Lest you accuse me of being silly, that is the technical name for a topic in “mereology,” the study of the logical relations of part-and-whole. What if there is no least part, no “atom” or basic element to the collection one is dealing with? To avoid prejudicing matters with biased terminology, this was called “atomless gunk,” and the name stuck (rather the way gunk always does.) This is a different kind of infinity, because it is no longer a matter of enumerating the size of the collection, but rather an operational infinity in which no amount of division or accretion can ever achieve a least or greatest element.ii Like the Koch snowflake, as one looks at smaller and smaller bits, one never encounters a smallest bit. Compare this to numbers where, say, the numbers “7” or “π.” These are absolutely atomic bits, “points” on the number line, in their respective infinite wholes. Which is to say, you can find a number smaller (or larger) than 7, but the point on the number line that corresponds to, or is named, “7” cannot be divided into smaller pieces. Similarly with other points on the integer, rational, or real number lines.
Now, with this little bit (so to speak) under our belts, what can be say about yet other things that are called infinite? For example, when someone says “God is infinite,” what (if anything) might that mean? Well, here we are dealing with the generic sloppiness of language, because until mathematicians and logicians got their prickly mitts on the topic, “infinite” was just the Latin version of “ἄπειρον,” and dogged by just as much vagueness.
The first stab at this might be to say that God is unbounded ( ἄπειρον), but this might not work. For consider the surface of a sphere: it is unbounded, and yet it is finite. It is not enough to say that God is of “unlimited extent,” for that is a spatial/temporal metaphor (which is already a mistake), and our friend the Koch snowflake (for example) is of unlimited extent, and yet it is strictly bounded. One can try to go the route of power – God is infinite in knowledge and ability – but that simply opens one to the problem of evil (why doesn’t God do something, when he is the author of it all?) and that is a rabbit hole that leads to no solutions.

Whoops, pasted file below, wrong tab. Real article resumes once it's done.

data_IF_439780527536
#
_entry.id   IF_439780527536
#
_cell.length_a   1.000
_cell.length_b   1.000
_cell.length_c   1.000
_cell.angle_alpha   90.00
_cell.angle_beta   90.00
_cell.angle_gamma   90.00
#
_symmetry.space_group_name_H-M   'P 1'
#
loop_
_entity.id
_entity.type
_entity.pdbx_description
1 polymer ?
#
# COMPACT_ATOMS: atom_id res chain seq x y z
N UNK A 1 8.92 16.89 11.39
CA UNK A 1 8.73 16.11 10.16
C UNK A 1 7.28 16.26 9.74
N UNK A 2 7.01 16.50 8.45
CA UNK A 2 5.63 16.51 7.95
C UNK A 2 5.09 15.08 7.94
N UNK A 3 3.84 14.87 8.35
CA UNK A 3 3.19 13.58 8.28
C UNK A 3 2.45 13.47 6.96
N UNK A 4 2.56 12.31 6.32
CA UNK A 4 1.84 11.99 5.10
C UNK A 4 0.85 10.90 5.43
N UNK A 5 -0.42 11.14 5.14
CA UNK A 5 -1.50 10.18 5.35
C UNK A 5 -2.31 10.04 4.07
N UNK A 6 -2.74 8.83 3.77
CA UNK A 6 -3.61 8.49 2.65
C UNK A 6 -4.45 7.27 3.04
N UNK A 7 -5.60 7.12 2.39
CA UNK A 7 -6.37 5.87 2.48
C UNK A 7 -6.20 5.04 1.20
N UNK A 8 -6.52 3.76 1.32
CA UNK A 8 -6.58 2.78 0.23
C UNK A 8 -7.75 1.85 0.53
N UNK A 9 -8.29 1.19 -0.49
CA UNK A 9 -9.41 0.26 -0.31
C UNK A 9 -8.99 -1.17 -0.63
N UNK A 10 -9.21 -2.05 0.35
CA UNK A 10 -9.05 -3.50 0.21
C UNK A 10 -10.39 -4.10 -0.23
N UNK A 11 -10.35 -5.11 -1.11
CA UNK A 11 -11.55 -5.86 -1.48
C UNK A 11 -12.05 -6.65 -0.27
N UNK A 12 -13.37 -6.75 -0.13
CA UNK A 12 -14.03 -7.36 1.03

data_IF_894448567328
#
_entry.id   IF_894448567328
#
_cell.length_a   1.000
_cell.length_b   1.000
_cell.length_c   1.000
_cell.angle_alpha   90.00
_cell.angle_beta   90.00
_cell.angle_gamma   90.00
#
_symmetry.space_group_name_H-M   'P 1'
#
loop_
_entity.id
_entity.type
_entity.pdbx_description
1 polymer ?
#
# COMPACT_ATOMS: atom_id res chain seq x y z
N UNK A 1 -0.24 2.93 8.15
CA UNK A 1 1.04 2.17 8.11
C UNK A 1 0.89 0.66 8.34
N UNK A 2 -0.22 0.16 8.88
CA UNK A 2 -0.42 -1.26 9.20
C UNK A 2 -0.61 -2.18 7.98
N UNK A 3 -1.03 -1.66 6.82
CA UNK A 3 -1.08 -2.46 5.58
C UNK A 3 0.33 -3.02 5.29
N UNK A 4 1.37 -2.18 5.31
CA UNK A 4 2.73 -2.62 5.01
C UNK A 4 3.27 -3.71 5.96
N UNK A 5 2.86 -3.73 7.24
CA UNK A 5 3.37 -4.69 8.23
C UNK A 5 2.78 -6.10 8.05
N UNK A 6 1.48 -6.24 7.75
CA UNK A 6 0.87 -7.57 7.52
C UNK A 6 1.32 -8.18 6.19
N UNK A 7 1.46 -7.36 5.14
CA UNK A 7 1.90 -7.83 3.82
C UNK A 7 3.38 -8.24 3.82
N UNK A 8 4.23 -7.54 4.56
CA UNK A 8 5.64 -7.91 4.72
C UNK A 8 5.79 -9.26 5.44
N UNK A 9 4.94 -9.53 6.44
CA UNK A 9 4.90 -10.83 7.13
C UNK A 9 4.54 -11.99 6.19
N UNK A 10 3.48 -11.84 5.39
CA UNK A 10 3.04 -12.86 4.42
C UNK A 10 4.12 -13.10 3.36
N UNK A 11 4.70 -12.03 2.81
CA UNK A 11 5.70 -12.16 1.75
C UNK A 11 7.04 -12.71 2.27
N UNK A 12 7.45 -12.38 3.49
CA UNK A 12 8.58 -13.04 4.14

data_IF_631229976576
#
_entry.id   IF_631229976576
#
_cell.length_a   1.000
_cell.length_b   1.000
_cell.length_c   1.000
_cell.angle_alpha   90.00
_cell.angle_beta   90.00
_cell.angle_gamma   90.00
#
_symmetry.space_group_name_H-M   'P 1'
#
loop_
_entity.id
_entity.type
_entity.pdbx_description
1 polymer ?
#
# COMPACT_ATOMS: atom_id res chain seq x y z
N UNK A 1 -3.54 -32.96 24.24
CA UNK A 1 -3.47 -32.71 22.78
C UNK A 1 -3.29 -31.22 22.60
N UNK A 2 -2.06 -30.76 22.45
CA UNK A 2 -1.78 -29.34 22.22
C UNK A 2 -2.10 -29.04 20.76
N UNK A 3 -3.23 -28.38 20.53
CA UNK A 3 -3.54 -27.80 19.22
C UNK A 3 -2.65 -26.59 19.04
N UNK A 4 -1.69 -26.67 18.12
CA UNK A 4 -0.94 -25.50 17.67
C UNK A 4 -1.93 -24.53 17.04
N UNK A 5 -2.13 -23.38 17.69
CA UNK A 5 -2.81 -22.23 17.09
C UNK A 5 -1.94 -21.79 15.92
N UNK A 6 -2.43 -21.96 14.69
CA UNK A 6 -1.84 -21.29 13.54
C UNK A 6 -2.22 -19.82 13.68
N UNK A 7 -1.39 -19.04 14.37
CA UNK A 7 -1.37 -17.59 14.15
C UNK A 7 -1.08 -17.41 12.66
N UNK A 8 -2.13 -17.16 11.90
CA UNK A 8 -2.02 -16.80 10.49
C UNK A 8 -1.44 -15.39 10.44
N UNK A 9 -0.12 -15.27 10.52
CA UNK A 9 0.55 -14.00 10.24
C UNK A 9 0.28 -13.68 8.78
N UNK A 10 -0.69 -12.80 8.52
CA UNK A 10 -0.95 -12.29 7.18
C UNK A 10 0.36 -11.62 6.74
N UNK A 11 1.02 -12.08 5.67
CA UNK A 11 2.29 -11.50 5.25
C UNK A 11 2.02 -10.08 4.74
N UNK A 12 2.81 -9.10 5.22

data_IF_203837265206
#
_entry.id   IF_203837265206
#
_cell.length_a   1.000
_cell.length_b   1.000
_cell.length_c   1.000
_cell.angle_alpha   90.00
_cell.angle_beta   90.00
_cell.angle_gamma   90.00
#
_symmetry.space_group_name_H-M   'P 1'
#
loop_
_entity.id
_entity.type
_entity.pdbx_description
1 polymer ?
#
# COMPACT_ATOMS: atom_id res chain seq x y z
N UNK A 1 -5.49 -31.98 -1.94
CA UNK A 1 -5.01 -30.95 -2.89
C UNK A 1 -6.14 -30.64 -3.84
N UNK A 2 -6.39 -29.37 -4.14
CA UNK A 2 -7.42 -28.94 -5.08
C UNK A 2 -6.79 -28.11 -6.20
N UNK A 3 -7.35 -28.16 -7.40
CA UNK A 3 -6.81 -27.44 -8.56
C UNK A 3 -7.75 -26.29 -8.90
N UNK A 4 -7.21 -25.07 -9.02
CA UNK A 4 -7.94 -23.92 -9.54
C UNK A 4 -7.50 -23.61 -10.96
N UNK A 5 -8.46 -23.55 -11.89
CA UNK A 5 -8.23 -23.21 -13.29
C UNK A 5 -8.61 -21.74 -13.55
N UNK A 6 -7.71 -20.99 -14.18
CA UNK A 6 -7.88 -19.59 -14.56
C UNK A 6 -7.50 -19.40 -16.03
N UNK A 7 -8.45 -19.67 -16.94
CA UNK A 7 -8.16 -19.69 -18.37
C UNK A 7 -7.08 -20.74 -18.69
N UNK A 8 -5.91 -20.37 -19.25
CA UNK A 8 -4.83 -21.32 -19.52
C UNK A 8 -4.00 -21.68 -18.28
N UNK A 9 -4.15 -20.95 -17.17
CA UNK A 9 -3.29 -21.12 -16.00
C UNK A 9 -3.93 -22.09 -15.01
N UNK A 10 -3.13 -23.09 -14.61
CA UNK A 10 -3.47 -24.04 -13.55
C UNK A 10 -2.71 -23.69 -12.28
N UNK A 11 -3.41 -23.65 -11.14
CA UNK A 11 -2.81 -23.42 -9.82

I submit that this is the wrong direction to go with such a question; that is, size, power, BIG, is just wrong headed when one turns to theological issues. The Greeks thought the infinite, the infinite, the ἄπειρον, was evil because it exceeded the possibility of human interpretation. But perhaps that is not evil at all, any more than understanding how the real numbers exceed the rationals. There is a line of thought that says one’s reach ought to exceed one’s grasp. So even if the idea of God is beyond any of our concepts, we can still stretch ourselves by approaching – even if we never achieved – a concept of something we can never fully understand or represent.iii
– – – – – – – – – –
i Simply proving that √2 was not a fraction was a magnificent achievement. According to legend, the genius who produced this demonstration was rewarded for his effort by having a stone tied around his ankles and then tossed off a ship into the Mediterranean sea. The Greeks considered this kind of infinity a sign of profound evil.
ii Whitehead’s theory of extension – a central part of his entire philosophy of process – is built around a mereology of atomless gunk, a point that does not appear to be widely recognized in the scholarship.
iii This is very much of a piece with Plato’s dialog on love, the Symposium. The image is of a spiral that always approaches, but never reaches, the center point. Iris Murdoch, in her brilliant Metaphysics as a Guide to Morals, picked up this idea. She went well beyond just talking about it, and exemplified it as well in the very structure of her discussion.